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Stafford v. Stanton

United States District Court, W.D. Louisiana, Shreveport Division

November 9, 2018





         Before the Court is a Rule 12(b)(3) Motion to Dismiss for Improper Venue (Record Document 30) filed by Defendant, Walter J. Stanton, III (“Stanton”). Plaintiff, Raymond Stafford (“Stafford”), opposes the motion. See Record Document 37. For the reasons assigned herein, Stanton's motion is hereby DENIED.


         The litigation herein stems from an investment opportunity turned sour. Stafford, a resident of Dublin, Ireland, was formerly friends with Stanton, a resident of Coral Gables, Florida. See Record Document 12 at ¶¶ 1, 2, and 11. Stafford alleges that for many years, and at times relevant to the claims herein, Stanton provided legal assistance to Defendant David deBerardinis (“deBerardinis”), a resident of Shreveport, Louisiana, and deBerardinis' company, Defendant Financial Resources, LLC (“FR”), a Louisiana limited liability company with its principal place of business in Shreveport, Louisiana. See id. at ¶¶ 5, 9. Stanton allegedly provided legal services to deBerardinis, FR, and FR's related business entities regarding fuel purchase contracts. See id. at ¶ 10. During the time period relevant to the litigation, it is also alleged that Stanton held an officers' position in a FR related entity. See id. at ¶ 9.

         Stafford contends that on or about February 16, 2016, Stanton contacted him to discuss an opportunity to make an investment that would yield a large return in a short period of time. See id. at ¶ 13. Stanton allegedly advised Stafford that FR had an opportunity to earn significant revenue by facilitating the sale of fuel from Alon USA to Freeport McMoRan, both large publicly traded companies. See id. Stanton allegedly proposed that Stafford make a “bridge loan” of up to $8, 000, 000.00 to FR with terms that would provide Stafford with a repayment of his initial investment plus 10% profit within 60 days. See id. at ¶ 17. Stafford alleges that Stanton assured him that deBerardinis and FR's financials were in excellent shape, and the investment involved virtually no risk. See id. at ¶ 13. Stafford asserts that Stanton, in an effort to encourage his investment, provided him with a brochure demonstrating the strong financial condition of both deBerardinis and FR. See id. at ¶ 15. Stafford contends that the brochure also listed Stanton as a corporate officer in one of deBerardinis' fuel trading entities. See id. at ¶ 15.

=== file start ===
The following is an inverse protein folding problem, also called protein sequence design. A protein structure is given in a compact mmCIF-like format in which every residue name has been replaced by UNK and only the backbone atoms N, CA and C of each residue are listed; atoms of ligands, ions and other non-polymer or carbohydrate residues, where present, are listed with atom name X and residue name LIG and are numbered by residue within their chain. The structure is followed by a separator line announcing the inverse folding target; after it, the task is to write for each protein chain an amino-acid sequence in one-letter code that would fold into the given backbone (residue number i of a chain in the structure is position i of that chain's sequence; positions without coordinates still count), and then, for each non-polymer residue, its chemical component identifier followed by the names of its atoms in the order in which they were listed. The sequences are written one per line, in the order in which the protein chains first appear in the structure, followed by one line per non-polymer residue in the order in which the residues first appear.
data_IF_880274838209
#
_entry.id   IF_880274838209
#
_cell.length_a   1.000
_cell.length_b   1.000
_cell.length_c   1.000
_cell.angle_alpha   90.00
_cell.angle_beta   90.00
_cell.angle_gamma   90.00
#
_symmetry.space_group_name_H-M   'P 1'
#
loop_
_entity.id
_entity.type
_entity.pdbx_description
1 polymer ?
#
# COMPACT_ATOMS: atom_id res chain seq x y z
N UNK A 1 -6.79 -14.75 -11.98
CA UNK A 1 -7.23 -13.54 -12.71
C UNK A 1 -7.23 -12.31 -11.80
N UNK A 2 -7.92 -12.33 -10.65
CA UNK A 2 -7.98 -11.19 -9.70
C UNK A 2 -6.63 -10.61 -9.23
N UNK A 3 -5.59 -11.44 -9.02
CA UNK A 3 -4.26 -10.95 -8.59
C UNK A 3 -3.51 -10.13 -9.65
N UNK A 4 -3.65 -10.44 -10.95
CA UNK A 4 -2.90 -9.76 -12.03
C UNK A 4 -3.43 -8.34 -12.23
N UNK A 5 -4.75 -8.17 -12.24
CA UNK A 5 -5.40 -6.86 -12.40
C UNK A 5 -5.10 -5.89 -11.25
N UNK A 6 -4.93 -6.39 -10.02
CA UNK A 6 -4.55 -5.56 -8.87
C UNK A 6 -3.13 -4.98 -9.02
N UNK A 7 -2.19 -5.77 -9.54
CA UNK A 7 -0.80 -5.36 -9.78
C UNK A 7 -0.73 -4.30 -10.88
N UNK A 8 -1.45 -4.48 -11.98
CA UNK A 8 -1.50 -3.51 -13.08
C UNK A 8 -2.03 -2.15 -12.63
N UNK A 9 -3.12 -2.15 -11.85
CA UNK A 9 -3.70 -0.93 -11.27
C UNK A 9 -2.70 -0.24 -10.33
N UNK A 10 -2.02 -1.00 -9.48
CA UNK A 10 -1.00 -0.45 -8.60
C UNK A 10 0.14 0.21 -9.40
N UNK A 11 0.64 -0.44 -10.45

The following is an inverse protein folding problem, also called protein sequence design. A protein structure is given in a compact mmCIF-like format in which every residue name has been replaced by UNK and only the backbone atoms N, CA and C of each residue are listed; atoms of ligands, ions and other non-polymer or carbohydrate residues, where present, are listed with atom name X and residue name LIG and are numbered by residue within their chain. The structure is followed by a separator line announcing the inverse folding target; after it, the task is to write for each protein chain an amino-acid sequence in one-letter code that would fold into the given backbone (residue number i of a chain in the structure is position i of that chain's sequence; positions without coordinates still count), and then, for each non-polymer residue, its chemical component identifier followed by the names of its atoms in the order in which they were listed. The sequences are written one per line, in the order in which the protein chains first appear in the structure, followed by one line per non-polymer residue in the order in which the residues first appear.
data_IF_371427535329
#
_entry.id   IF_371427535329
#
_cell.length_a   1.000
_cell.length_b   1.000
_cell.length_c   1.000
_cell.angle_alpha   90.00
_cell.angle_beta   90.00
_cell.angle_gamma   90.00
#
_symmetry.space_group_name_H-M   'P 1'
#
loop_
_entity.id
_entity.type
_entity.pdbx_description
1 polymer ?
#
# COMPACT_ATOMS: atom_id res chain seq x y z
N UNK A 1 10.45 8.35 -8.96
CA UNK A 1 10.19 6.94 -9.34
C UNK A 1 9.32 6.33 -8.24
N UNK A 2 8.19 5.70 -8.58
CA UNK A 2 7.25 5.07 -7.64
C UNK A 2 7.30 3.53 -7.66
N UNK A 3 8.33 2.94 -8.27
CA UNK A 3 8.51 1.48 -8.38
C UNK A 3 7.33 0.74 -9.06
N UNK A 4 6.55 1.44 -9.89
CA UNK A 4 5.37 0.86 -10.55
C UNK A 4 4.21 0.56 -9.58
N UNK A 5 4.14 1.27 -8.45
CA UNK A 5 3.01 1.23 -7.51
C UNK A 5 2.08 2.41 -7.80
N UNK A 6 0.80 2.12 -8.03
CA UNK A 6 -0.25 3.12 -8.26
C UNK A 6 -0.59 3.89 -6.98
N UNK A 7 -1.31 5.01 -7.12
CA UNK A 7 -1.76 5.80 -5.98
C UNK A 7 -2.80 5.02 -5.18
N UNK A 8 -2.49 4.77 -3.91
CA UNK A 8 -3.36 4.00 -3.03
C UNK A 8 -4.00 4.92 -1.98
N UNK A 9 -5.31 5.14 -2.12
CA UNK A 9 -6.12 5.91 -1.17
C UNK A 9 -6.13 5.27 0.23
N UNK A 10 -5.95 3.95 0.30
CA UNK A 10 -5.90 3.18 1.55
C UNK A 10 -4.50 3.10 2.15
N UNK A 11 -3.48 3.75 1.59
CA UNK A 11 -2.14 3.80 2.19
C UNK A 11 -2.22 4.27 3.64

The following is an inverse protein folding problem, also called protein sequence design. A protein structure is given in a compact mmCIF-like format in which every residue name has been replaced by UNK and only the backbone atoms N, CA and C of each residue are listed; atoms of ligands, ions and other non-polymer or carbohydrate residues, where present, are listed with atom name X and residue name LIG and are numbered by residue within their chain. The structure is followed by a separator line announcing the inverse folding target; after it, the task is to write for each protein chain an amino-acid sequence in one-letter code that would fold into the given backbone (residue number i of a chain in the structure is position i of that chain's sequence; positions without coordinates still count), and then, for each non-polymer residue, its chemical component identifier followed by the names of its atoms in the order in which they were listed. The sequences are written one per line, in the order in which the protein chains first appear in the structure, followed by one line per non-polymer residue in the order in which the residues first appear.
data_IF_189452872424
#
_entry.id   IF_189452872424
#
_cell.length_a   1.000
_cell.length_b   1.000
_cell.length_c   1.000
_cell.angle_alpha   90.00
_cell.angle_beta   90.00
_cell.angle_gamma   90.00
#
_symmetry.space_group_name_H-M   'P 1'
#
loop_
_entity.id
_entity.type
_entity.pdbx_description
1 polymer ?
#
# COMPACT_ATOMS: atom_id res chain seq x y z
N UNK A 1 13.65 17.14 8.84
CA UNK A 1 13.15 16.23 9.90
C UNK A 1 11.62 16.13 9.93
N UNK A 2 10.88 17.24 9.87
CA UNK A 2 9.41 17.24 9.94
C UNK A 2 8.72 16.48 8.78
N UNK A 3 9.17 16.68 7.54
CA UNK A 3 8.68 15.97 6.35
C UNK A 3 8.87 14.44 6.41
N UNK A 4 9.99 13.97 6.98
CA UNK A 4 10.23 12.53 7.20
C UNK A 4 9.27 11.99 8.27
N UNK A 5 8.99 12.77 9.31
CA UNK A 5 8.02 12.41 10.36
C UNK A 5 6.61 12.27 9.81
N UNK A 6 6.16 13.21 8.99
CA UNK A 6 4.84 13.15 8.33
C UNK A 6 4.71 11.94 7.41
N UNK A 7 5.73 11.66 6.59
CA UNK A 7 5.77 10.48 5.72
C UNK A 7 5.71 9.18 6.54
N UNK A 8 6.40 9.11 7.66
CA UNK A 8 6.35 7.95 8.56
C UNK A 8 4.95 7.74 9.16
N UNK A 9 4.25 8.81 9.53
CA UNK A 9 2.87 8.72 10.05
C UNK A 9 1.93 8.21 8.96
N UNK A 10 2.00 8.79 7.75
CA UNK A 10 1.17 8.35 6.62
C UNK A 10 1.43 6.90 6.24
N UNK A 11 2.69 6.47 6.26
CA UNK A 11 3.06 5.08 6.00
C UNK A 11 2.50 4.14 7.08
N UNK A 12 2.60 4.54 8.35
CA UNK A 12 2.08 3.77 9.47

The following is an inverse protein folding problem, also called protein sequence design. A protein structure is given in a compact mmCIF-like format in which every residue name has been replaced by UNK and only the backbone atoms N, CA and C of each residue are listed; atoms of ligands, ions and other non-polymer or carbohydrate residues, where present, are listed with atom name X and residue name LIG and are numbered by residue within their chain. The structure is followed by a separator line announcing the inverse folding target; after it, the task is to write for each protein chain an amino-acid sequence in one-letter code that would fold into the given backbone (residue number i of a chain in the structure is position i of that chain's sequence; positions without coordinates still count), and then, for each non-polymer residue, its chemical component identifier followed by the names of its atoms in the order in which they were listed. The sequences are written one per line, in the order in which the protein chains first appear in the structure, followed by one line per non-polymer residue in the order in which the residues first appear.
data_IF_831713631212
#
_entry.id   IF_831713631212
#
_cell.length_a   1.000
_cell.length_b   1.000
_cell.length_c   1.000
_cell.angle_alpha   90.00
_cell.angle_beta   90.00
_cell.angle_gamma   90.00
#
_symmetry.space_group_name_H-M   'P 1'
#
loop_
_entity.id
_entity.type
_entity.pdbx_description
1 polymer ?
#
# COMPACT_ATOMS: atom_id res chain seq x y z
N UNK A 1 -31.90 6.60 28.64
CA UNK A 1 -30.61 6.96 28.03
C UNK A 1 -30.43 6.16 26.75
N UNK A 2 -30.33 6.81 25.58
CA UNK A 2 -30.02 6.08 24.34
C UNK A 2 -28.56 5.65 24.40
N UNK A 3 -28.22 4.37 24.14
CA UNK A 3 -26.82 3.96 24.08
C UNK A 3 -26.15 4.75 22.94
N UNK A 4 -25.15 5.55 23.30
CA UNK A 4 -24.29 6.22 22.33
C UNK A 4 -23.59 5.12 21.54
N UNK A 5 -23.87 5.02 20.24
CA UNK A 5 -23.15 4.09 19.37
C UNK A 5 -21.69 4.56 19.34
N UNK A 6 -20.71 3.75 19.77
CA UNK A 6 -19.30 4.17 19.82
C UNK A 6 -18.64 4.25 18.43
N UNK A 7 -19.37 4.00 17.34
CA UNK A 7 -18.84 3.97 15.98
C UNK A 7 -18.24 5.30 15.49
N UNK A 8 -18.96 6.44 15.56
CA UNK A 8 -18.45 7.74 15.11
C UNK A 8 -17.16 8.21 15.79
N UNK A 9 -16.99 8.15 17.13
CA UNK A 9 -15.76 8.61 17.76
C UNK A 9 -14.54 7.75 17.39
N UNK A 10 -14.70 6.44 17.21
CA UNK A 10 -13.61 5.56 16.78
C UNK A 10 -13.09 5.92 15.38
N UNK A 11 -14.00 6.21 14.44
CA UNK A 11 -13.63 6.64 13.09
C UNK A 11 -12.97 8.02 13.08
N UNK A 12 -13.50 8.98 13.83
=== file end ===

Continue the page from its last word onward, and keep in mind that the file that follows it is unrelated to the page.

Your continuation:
Stafford claims that Stanton advised him that repayment of the loan would be made from an Alon USA account that held substantial funds for FR, which was designated as the “Alon FR Master Trading Account.” See id. at ¶ 16. Stafford also contends that Stanton advised him that FR would provide a personal guaranty of the investment from deBerardinis, and Alon USA would provide a corporate guaranty. See id. Stafford alleges that he decided to invest $2, 500, 000.00 in FR based upon the urging and representations of Stanton, the financial documentation provided to him by Stanton, and their fiduciary relationship. See id. at ¶ 19.

         Stanton allegedly drafted the legal documents necessary for Stafford's investment, including the promissory note with FR, which provided a repayment date of May 16, 2016. See id. at ¶ 20. Stanton also allegedly drafted a letter agreement for execution by Alon USA that confirmed the existence of the Alon FR Master Trading account, and balance thereof, and contained a promise to timely remit repayment from that account to Stafford. See id. at ¶ 18. Stanton also allegedly drafted deBerardinis' personal guaranty, Alon USA's corporate guaranty, and undertook the responsibility of getting deBerardinis to obtain the necessary signatures on the Alon USA guaranty and letter agreement. See id. at ¶ 20. Thereafter, Stanton allegedly forwarded the executed copies of the documents to Stafford's Louisiana counsel. See id. at ¶ 18 and 21.